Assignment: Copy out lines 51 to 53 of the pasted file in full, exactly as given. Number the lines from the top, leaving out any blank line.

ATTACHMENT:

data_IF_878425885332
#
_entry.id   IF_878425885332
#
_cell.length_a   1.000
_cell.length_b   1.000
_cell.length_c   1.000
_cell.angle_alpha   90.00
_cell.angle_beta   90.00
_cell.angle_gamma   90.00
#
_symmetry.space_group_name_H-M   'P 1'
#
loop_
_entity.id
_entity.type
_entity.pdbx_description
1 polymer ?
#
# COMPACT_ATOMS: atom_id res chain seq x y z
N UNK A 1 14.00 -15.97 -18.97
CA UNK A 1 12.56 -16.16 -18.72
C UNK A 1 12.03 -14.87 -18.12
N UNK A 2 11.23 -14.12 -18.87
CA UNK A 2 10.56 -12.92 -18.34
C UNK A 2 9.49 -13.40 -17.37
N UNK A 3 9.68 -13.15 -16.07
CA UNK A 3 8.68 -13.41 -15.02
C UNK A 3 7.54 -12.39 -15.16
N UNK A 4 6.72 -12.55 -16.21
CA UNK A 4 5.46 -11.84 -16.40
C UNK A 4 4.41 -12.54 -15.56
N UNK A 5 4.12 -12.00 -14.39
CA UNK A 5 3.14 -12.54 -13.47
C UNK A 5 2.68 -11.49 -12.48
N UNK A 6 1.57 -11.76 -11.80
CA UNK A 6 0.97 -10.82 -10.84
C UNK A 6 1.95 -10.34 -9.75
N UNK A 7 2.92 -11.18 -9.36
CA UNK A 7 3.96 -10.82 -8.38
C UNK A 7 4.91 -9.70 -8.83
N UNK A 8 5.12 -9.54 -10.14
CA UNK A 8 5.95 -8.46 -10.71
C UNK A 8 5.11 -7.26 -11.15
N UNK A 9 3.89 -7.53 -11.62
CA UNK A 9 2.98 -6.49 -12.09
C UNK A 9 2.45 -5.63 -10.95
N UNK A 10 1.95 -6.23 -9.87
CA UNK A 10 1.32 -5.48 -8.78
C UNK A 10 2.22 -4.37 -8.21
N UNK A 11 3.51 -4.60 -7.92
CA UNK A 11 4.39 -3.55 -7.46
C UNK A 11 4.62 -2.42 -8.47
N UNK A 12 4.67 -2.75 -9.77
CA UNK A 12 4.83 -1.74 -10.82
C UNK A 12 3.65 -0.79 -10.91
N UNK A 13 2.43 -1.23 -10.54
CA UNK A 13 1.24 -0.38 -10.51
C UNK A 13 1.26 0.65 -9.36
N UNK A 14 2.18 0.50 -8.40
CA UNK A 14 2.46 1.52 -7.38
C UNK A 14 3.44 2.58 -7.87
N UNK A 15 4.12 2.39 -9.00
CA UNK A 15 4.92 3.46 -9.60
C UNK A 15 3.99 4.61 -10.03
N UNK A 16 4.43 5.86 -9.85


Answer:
N UNK A 11 3.51 -4.60 -7.92
CA UNK A 11 4.39 -3.55 -7.46
C UNK A 11 4.62 -2.42 -8.47